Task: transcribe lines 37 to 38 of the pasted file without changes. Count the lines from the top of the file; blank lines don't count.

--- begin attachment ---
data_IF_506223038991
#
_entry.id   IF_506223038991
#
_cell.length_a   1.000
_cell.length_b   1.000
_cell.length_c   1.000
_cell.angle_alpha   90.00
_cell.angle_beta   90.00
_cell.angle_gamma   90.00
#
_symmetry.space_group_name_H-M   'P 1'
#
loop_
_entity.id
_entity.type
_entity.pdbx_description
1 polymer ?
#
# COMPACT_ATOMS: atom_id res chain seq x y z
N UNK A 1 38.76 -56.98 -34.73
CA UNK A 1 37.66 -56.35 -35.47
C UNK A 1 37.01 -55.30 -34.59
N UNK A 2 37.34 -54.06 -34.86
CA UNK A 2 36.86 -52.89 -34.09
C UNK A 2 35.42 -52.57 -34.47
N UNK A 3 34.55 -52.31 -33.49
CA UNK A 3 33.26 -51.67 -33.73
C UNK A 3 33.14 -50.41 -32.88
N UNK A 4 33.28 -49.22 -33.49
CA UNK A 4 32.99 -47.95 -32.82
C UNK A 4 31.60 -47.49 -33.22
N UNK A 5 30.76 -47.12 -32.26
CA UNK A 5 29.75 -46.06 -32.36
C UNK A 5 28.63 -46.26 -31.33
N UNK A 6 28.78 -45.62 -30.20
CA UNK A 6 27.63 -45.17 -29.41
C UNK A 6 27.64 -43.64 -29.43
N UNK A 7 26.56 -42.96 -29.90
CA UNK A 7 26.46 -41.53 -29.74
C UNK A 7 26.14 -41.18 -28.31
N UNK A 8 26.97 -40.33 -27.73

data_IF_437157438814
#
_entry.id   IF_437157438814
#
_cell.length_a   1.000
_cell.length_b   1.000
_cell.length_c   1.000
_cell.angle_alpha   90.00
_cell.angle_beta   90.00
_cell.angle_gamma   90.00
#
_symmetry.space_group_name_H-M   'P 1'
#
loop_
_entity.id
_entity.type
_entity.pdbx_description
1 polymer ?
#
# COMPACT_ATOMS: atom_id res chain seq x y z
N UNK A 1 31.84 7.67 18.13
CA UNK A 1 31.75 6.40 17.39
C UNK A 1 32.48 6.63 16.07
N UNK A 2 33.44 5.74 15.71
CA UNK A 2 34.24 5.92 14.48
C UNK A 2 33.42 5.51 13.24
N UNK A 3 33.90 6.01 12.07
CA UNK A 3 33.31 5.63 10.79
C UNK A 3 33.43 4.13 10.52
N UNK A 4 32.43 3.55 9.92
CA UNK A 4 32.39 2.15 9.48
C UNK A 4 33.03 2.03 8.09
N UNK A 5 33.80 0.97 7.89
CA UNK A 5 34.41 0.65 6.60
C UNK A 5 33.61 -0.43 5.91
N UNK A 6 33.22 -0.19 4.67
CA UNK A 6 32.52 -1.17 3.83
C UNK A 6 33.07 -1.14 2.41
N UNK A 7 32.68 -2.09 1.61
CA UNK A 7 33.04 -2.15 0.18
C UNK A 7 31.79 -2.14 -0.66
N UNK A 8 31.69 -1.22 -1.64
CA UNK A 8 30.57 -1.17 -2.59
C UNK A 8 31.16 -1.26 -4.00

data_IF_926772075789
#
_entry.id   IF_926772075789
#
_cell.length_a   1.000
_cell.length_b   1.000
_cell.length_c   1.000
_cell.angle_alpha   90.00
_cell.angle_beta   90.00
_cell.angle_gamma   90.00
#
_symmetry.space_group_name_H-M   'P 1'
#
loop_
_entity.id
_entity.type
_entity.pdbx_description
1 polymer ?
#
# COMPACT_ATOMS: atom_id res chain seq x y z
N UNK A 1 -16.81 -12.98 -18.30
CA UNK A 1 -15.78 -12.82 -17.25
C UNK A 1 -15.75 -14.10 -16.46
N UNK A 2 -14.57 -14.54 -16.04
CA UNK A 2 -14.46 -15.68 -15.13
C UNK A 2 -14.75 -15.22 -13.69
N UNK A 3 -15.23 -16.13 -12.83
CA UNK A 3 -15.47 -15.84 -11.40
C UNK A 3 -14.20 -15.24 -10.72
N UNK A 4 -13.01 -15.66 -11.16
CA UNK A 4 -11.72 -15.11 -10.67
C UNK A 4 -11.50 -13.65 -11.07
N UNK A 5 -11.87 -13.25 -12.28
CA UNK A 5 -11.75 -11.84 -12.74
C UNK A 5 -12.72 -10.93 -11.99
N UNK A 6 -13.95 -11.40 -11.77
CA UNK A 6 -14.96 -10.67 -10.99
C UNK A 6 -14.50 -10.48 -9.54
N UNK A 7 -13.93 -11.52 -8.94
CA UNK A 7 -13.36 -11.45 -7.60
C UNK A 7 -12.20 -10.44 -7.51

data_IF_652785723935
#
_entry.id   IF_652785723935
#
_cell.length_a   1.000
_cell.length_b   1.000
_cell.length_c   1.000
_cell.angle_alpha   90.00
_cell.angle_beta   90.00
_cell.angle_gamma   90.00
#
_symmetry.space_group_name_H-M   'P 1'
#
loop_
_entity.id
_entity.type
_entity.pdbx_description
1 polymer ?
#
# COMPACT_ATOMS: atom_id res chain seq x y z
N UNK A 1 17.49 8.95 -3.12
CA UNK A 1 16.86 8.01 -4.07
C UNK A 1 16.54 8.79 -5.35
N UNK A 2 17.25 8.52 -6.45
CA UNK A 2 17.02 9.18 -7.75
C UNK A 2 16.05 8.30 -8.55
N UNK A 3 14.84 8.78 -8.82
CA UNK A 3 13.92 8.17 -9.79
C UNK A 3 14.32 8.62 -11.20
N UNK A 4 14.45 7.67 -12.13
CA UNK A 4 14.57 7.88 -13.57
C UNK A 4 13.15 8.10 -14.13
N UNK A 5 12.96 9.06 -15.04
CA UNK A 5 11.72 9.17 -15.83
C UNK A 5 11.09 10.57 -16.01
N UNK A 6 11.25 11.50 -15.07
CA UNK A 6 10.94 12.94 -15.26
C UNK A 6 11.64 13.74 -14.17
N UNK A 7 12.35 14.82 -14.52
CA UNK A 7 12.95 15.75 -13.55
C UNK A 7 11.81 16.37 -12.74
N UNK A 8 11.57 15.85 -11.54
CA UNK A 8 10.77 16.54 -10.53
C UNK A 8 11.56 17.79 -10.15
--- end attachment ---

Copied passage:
CA UNK A 6 27.63 -45.17 -29.41
C UNK A 6 27.64 -43.64 -29.43